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9: Magnetism

  • Page ID
    47060
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    Magnetism is a class of physical phenomena that are mediated by magnetic fields. Electric currents and the magnetic moments of elementary particles give rise to a magnetic field, which acts on other currents and magnetic moments. Every material is influenced to some extent by a magnetic field.

    • 9.1: Prelude to Magnetism
      Magnetism is used to explain atomic energy levels, cosmic rays, and charged particles trapped in the Van Allen belts. Once again, we will find all these disparate phenomena are linked by a small number of underlying physical principles.
    • 9.2: Magnets
      Magnetism is a subject that includes the properties of magnets, the effect of the magnetic force on moving charges and currents, and the creation of magnetic fields by currents. There are two types of magnetic poles, called the north magnetic pole and south magnetic pole. North magnetic poles are those that are attracted toward the Earth’s geographic north pole. Like poles repel and unlike poles attract. Magnetic poles always occur in pairs of north and south.
    • 9.3: Ferromagnets and Electromagnets
      All magnetism is created by electric current. Ferromagnetic materials, such as iron, are those that exhibit strong magnetic effects. The atoms in ferromagnetic materials act like small magnets (due to currents within the atoms) and can be aligned, usually in millimeter-sized regions called domains. Domains can grow and align on a larger scale, producing permanent magnets. Such a material is magnetized, or induced to be magnetic.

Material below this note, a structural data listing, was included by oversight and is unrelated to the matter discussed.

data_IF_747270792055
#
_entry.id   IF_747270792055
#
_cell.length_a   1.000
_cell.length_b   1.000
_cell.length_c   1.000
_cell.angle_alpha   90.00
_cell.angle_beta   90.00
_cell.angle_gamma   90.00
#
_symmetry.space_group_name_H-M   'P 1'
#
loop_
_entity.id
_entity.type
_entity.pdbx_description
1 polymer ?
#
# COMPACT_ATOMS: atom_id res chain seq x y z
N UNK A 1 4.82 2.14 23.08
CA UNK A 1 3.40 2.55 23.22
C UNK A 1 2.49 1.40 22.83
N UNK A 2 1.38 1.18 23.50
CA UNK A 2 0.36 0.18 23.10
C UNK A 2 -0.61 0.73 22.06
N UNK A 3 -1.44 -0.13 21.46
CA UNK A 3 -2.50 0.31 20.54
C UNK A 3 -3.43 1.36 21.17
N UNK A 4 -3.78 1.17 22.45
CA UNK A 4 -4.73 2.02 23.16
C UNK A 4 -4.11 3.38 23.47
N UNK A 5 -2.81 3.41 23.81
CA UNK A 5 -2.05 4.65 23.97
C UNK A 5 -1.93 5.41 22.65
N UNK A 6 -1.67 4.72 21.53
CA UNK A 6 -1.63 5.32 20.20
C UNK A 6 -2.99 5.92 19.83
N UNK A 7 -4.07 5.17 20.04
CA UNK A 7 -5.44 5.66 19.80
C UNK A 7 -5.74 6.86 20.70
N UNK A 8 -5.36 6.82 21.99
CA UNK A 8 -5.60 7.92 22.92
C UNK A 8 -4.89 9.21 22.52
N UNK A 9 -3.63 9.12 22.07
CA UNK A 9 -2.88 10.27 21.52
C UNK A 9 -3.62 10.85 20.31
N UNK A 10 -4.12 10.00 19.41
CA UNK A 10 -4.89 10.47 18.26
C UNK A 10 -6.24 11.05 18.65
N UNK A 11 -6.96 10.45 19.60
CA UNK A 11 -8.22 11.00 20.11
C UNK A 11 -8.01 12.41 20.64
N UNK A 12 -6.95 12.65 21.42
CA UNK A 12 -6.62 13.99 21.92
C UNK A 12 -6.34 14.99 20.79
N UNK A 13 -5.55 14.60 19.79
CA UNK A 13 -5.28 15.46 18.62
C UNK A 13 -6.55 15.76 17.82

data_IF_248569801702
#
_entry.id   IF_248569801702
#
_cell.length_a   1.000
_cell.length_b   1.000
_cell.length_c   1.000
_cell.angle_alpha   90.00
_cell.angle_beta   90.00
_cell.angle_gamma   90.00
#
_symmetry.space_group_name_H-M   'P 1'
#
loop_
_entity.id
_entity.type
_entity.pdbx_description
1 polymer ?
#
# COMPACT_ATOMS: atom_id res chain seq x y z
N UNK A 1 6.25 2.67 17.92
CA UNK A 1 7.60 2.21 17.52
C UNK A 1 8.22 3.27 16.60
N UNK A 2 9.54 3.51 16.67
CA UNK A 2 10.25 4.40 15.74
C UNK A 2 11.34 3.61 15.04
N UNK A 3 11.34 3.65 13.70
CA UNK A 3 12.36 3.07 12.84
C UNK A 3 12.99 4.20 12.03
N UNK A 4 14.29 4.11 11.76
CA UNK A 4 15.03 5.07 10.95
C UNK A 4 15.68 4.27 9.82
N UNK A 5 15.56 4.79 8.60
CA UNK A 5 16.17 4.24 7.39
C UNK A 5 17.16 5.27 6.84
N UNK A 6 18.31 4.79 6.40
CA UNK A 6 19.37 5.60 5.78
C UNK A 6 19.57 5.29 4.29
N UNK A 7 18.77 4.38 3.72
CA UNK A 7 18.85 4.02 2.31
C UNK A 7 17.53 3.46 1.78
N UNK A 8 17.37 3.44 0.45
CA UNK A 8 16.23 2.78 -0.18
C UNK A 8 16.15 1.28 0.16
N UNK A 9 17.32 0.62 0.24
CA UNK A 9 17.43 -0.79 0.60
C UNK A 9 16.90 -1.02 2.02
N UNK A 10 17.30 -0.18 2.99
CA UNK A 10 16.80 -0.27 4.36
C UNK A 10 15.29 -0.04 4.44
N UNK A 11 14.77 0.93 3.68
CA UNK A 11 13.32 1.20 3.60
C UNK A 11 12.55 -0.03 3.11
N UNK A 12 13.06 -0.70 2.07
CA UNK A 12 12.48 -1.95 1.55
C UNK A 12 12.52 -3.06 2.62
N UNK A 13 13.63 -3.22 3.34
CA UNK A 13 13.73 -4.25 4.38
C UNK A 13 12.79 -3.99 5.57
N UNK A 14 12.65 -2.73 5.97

• 9.4: Magnetic Fields and Magnetic Field Lines
      Magnetic fields can be pictorially represented by magnetic field lines, the properties of which are as follows: The field is tangent to the magnetic field line. Field strength is proportional to the line density. Field lines cannot cross. Field lines are continuous loops.
    • 9.5: Magnetic Field Strength- Force on a Moving Charge in a Magnetic Field
      Magnetic fields exert a force on a moving charge q. The SI unit for magnetic field strength B is the tesla (T). The direction of the force on a moving charge is given by right hand rule 1: Point the thumb of the right hand in the direction of v, the fingers in the direction of B, and a perpendicular to the palm points in the direction of F. The force is perpendicular to the plane formed by \(mathbf{v}\) and \mathbf{B}.
    • 9.6: Magnetic Force on a Current-Carrying Conductor
      The magnetic force on current-carrying conductors is given by \[F = \pi B sin \theta,\] where \(\) is the current, \(l\)  is the length of a straight conductor in a uniform magnetic field \(B\), and \(\theta\) is the angle between \(I\) and \(B\).  The force follows RHR-1 with the thumb in the direction of \(I\).\

    Thumbnail: Magnetic field of an ideal cylindrical magnet with its axis of symmetry inside the image plane. The magnetic field is represented by magnetic field lines, which show the direction of the field at different points. (CC-SA-BY-3.0; Geek3).

    Contributors and Attributions

    • Paul Peter Urone (Professor Emeritus at California State University, Sacramento) and Roger Hinrichs (State University of New York, College at Oswego) with Contributing Authors: Kim Dirks (University of Auckland) and Manjula Sharma (University of Sydney). This work is licensed by OpenStax University Physics under a Creative Commons Attribution License (by 4.0).


    This page titled 9: Magnetism is shared under a CC BY license and was authored, remixed, and/or curated by OpenStax.

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